Indiana lawmakers have approved a bill that could force welfare recipients who have used illegal drugs into substance abuse rehabilitation programs. Backed by Indiana House member Jud McMillin (R), the bill passed by an overwhelming majority, 78-17, Feb. 25.
The bill, to be considered now by the Indiana Senate, would require recipients of Temporary Assistance for Needy Families (TANF) to first undergo a written test. If drug use screening indicates possible drug use, aid recipients would be required to undergo random monthly drug tests.
The substance abuse screen survey would contain questions such as “True or False. Most people would lie to get that they want?”
“The impetus of this bill is to identify folks who have a problem and help them,” said McMillin. “If you get tested and you’re clean, then you won’t be retested.”
If enacted, the bill would force those who test positive for drug use to face the possible loss of assistance funds. Those who test positive for illegal substances would then have to provide evidence within 30 days that they are actively enrolled in a drug rehabilitation program to continue receiving their benefits.
If the recipient tests positive on the random screening, the cost for the testing would be deducted from their TANF assistance funds.
While the random drug screening could cost the state a half-million dollars, Indiana could save $1.5 million by withholding assistance from drug users, according to the bill’s supporters.
Some TANF recipients find humor in the bill.
“If you have money for drugs, you probably wouldn’t need money from the government,” Katrina Paggett, a TANF recipient, told WTHR.com.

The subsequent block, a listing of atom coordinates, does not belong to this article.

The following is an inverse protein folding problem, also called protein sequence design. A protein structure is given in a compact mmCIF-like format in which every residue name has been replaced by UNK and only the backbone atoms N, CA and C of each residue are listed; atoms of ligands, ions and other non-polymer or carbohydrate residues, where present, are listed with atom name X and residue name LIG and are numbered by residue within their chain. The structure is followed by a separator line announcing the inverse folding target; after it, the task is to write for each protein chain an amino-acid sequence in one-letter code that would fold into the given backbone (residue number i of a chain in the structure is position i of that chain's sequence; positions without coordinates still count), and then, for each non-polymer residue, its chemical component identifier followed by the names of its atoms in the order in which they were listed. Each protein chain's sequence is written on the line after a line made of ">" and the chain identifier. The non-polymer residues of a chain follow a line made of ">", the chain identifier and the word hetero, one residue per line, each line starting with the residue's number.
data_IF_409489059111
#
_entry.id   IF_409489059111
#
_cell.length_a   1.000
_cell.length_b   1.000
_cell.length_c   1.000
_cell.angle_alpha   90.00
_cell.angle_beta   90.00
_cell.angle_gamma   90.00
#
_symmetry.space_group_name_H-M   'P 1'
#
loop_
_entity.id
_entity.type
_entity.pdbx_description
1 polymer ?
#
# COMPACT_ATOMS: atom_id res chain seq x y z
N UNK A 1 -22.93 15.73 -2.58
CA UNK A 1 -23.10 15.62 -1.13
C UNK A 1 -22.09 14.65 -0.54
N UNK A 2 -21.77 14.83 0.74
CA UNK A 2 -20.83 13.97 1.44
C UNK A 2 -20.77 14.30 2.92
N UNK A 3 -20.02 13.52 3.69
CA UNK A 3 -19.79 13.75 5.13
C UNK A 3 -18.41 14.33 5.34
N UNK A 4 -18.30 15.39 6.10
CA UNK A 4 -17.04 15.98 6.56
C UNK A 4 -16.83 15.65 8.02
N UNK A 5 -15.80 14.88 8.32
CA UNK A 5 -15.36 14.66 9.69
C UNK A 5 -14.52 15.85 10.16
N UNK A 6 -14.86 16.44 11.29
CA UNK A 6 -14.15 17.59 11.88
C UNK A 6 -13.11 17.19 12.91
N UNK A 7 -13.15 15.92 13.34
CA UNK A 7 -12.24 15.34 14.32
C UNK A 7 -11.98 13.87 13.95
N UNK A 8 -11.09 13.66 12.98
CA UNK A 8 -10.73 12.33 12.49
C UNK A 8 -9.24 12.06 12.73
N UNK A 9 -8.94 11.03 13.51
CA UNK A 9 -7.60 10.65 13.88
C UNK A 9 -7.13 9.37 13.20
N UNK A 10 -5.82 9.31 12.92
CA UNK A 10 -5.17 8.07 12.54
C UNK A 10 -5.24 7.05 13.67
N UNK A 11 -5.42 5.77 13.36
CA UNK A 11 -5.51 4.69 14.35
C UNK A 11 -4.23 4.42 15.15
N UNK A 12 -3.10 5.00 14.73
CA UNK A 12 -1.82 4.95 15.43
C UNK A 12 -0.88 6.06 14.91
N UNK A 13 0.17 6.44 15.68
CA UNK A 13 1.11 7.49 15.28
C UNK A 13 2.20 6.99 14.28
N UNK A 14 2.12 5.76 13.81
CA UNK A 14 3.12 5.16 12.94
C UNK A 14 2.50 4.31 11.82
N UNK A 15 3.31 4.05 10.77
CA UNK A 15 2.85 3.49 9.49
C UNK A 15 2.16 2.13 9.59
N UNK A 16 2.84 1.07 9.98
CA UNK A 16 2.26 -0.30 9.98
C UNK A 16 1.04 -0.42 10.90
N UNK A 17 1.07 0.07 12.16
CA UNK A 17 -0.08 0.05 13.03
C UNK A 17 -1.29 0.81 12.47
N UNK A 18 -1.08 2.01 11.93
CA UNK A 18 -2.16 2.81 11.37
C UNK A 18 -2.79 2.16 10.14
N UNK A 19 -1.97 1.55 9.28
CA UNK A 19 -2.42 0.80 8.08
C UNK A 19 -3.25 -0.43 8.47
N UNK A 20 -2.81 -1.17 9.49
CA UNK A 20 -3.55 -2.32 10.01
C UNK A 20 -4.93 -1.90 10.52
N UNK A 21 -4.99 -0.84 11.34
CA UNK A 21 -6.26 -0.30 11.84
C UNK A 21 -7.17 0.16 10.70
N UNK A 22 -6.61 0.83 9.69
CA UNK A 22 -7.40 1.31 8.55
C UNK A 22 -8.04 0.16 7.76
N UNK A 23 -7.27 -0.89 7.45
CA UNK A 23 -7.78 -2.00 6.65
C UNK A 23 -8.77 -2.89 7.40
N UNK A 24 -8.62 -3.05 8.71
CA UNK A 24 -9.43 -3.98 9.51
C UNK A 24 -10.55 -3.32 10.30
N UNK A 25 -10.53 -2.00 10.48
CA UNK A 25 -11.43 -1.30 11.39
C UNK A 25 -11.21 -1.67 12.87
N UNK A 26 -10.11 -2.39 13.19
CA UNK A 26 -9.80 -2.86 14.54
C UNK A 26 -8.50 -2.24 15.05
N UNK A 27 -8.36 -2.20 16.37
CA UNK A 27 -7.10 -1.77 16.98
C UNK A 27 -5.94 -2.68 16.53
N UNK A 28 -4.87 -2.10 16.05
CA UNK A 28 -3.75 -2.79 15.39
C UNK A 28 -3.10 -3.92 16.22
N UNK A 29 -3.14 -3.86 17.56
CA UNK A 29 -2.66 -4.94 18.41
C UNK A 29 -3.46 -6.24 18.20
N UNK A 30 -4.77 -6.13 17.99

Questions have arisen about the proposal being in violation of recipient’s Constitutional rights.
“Merely showing a propensity for an addictive personality on a test should not be deemed to be cause for anything,” said Ken Falk of the American Civil Liberties Union. “I think somehow when we do stuff to poor people, we take a pass on basic constitutional rights.”
Other states are attempting to link welfare to drug testing but the measures have encountered legal hurdles. The day after the Indiana House action, a federal appeals court in Atlanta upheld a lower federal court ruling to strike down a 2011 attempt in Florida to make clean drug test results a requirement for welfare recipients.
“There is nothing inherent to the condition of being impoverished that supports the conclusion that there is a `concrete danger’ that impoverished individuals are prone to drug use,”
11th U.S. Circuit Court of Appeals Judge Rosemary Barkett said Feb. 26, upholding a Florida federal judge who said the state action violates Fourth Amendment guarantees against illegal search and seizure.